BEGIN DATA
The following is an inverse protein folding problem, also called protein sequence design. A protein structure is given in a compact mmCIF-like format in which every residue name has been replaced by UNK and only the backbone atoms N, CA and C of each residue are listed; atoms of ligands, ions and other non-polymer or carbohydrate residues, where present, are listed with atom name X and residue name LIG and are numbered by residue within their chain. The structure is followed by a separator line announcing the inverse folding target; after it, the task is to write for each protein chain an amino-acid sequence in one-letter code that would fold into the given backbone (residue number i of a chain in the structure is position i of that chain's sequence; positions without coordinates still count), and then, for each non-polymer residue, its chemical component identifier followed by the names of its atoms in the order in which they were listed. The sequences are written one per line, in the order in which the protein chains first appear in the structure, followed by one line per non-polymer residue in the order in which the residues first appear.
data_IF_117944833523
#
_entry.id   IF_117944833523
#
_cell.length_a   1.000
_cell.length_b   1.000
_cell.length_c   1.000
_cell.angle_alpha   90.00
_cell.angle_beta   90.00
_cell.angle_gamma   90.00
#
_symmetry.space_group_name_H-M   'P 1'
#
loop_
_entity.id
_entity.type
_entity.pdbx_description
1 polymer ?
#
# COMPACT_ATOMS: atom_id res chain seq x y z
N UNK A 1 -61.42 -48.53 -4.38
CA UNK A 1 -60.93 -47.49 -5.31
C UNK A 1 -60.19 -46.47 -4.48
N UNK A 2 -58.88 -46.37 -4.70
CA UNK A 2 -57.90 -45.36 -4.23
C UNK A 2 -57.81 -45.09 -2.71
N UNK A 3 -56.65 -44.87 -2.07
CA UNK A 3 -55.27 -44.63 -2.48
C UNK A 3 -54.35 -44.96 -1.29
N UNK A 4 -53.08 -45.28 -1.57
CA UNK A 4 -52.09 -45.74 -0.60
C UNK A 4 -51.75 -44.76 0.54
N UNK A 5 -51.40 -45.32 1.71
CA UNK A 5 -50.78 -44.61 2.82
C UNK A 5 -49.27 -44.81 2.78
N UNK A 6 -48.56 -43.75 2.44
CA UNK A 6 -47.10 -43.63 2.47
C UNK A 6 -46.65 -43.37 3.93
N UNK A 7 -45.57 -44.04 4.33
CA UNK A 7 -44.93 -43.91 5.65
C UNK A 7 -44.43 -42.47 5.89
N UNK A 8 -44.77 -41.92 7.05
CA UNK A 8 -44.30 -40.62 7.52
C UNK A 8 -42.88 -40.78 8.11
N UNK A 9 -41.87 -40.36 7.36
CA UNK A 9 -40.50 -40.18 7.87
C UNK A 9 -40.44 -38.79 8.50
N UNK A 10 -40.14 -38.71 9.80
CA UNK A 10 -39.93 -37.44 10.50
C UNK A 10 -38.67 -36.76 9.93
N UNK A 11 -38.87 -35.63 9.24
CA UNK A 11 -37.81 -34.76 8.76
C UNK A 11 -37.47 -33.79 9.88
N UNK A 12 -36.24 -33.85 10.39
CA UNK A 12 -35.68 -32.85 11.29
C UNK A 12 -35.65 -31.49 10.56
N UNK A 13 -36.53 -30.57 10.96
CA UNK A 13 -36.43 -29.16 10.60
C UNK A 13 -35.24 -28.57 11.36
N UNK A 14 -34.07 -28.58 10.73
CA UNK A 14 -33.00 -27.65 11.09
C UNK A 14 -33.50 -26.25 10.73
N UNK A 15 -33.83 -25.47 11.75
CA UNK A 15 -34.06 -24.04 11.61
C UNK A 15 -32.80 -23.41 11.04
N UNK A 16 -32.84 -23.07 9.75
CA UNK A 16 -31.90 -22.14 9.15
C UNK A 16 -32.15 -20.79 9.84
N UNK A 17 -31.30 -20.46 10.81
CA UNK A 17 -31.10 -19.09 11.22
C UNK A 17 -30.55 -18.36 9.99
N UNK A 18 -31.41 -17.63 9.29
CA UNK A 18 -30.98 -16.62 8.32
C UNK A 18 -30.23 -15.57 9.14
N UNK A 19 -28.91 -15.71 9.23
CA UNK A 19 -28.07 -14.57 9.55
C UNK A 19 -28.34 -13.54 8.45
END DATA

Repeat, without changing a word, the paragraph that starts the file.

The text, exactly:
The following is an inverse protein folding problem, also called protein sequence design. A protein structure is given in a compact mmCIF-like format in which every residue name has been replaced by UNK and only the backbone atoms N, CA and C of each residue are listed; atoms of ligands, ions and other non-polymer or carbohydrate residues, where present, are listed with atom name X and residue name LIG and are numbered by residue within their chain. The structure is followed by a separator line announcing the inverse folding target; after it, the task is to write for each protein chain an amino-acid sequence in one-letter code that would fold into the given backbone (residue number i of a chain in the structure is position i of that chain's sequence; positions without coordinates still count), and then, for each non-polymer residue, its chemical component identifier followed by the names of its atoms in the order in which they were listed. The sequences are written one per line, in the order in which the protein chains first appear in the structure, followed by one line per non-polymer residue in the order in which the residues first appear.